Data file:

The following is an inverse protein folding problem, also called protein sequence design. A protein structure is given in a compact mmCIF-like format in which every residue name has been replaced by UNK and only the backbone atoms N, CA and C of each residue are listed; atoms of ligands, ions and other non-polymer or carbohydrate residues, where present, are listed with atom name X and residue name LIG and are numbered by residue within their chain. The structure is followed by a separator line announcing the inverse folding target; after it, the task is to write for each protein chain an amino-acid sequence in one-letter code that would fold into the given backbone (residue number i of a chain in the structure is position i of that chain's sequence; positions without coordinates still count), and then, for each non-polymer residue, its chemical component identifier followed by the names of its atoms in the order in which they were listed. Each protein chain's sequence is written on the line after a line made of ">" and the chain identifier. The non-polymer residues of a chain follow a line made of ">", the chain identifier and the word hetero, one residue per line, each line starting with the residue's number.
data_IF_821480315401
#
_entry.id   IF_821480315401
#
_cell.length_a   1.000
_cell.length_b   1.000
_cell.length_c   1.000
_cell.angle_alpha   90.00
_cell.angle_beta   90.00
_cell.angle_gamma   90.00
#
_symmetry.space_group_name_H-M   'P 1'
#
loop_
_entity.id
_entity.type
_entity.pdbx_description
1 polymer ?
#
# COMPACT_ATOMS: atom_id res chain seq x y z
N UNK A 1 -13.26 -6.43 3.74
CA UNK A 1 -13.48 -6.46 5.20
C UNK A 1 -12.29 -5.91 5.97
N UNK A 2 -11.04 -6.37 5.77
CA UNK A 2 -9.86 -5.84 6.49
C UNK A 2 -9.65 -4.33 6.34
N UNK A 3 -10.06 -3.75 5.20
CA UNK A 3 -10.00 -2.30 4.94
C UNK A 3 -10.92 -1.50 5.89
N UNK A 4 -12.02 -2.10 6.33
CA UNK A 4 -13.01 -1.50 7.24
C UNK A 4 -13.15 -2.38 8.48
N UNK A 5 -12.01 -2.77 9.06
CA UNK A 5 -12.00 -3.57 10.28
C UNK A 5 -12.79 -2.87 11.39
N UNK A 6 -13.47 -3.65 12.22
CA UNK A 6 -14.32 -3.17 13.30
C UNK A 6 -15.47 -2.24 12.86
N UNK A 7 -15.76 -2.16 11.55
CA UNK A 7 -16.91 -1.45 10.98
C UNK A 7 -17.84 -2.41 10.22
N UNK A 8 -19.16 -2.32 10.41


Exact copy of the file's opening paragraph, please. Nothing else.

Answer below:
The following is an inverse protein folding problem, also called protein sequence design. A protein structure is given in a compact mmCIF-like format in which every residue name has been replaced by UNK and only the backbone atoms N, CA and C of each residue are listed; atoms of ligands, ions and other non-polymer or carbohydrate residues, where present, are listed with atom name X and residue name LIG and are numbered by residue within their chain. The structure is followed by a separator line announcing the inverse folding target; after it, the task is to write for each protein chain an amino-acid sequence in one-letter code that would fold into the given backbone (residue number i of a chain in the structure is position i of that chain's sequence; positions without coordinates still count), and then, for each non-polymer residue, its chemical component identifier followed by the names of its atoms in the order in which they were listed. Each protein chain's sequence is written on the line after a line made of ">" and the chain identifier. The non-polymer residues of a chain follow a line made of ">", the chain identifier and the word hetero, one residue per line, each line starting with the residue's number.